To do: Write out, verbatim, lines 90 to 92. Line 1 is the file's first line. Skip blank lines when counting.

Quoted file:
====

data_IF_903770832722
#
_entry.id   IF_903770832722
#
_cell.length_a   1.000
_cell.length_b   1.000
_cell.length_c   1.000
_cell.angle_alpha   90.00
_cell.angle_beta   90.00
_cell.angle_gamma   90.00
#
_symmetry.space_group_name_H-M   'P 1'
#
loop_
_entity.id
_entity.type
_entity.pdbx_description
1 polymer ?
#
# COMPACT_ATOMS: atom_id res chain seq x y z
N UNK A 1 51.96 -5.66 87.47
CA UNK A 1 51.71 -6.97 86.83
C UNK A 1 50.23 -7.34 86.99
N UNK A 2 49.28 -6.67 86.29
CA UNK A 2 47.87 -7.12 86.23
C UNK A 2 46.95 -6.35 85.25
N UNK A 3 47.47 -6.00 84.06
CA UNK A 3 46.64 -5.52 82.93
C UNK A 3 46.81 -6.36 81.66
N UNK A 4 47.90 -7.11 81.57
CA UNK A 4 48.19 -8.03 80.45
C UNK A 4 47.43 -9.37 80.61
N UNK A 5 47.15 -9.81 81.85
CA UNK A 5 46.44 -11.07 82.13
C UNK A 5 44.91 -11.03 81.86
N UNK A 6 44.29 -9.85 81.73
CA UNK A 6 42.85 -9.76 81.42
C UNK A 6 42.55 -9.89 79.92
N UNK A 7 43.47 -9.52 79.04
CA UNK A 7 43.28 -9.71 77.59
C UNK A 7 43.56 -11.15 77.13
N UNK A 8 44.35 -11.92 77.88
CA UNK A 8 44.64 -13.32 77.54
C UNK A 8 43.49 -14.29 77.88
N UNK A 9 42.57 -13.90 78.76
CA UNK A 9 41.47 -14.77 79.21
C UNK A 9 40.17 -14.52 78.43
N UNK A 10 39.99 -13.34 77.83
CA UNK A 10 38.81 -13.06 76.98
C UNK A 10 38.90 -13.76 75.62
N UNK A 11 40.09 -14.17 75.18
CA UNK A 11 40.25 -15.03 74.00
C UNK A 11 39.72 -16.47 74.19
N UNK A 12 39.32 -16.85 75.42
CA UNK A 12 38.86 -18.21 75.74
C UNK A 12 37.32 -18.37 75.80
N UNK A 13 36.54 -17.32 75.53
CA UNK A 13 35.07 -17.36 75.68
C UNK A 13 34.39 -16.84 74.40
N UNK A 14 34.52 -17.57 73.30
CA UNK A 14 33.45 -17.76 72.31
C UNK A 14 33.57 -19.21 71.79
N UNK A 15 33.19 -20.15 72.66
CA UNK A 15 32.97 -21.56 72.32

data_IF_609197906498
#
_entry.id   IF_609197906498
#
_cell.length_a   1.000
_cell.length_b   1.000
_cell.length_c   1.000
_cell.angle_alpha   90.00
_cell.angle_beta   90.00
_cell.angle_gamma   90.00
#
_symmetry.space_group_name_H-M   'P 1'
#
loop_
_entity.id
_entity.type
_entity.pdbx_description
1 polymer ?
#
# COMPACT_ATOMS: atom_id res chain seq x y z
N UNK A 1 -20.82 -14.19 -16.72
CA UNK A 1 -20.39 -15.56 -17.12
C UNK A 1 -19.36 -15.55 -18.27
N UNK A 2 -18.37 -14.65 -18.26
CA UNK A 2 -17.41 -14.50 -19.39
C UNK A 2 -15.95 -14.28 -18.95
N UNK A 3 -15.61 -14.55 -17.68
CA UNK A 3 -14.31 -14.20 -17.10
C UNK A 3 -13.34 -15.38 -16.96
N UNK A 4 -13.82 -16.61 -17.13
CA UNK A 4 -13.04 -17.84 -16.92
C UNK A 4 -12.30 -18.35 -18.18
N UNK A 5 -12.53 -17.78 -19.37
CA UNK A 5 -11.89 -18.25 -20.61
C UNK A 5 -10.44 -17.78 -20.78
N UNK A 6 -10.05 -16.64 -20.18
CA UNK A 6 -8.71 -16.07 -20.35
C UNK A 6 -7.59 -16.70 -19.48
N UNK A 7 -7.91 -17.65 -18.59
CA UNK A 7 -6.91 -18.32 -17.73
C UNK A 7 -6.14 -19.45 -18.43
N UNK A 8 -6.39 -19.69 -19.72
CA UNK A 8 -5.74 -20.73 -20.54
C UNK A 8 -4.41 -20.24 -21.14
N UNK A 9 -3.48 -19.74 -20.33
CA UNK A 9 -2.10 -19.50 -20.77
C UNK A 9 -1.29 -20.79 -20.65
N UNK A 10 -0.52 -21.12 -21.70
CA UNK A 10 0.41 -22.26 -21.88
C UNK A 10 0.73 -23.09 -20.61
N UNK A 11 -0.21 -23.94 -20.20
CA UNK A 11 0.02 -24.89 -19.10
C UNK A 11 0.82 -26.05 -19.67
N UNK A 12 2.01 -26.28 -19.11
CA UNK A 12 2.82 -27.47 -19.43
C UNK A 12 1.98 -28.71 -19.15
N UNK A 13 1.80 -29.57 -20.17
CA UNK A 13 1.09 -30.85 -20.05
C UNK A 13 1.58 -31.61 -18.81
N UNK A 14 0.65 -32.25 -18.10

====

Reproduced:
C UNK A 2 -15.95 -14.28 -18.95
N UNK A 3 -15.61 -14.55 -17.68
CA UNK A 3 -14.31 -14.20 -17.10